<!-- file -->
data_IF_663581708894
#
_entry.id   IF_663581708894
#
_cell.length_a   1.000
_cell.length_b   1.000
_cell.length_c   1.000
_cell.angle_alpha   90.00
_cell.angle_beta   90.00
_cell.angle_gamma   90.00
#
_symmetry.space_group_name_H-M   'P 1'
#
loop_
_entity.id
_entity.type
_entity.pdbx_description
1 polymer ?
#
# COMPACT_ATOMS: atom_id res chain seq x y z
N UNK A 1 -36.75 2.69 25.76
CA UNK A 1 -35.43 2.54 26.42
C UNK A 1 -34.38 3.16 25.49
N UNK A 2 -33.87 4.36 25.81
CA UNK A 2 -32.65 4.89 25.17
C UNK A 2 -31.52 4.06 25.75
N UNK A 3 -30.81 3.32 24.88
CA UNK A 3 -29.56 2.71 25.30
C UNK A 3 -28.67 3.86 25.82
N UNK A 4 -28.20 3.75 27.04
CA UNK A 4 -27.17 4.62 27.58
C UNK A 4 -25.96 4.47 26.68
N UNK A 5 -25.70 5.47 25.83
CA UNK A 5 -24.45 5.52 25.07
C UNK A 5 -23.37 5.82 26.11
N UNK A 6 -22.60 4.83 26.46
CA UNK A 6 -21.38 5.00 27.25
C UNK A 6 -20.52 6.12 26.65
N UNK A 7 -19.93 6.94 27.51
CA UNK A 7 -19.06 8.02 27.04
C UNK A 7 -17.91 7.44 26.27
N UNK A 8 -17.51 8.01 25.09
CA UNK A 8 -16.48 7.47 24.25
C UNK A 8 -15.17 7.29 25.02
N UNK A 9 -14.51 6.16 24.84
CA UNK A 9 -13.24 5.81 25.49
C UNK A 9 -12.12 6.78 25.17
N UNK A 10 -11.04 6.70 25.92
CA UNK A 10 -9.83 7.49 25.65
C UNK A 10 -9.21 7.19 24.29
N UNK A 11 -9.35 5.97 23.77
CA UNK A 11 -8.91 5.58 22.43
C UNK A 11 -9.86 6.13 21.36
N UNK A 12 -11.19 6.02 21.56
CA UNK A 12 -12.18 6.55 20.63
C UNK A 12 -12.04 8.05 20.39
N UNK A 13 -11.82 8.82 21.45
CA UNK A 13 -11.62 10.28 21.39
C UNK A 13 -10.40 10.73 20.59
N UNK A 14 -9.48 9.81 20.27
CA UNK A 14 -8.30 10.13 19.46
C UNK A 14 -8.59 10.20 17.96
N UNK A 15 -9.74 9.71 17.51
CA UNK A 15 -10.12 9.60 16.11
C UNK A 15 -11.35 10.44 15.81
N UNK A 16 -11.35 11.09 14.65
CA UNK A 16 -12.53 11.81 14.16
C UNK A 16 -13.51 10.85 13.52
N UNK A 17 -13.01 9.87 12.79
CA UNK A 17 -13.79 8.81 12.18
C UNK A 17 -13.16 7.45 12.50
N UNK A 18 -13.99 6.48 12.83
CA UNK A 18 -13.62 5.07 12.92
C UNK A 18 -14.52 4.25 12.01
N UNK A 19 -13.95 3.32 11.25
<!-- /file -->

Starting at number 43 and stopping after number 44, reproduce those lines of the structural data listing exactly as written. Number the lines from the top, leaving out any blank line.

CA UNK A 8 -16.48 7.47 24.25
C UNK A 8 -15.17 7.29 25.02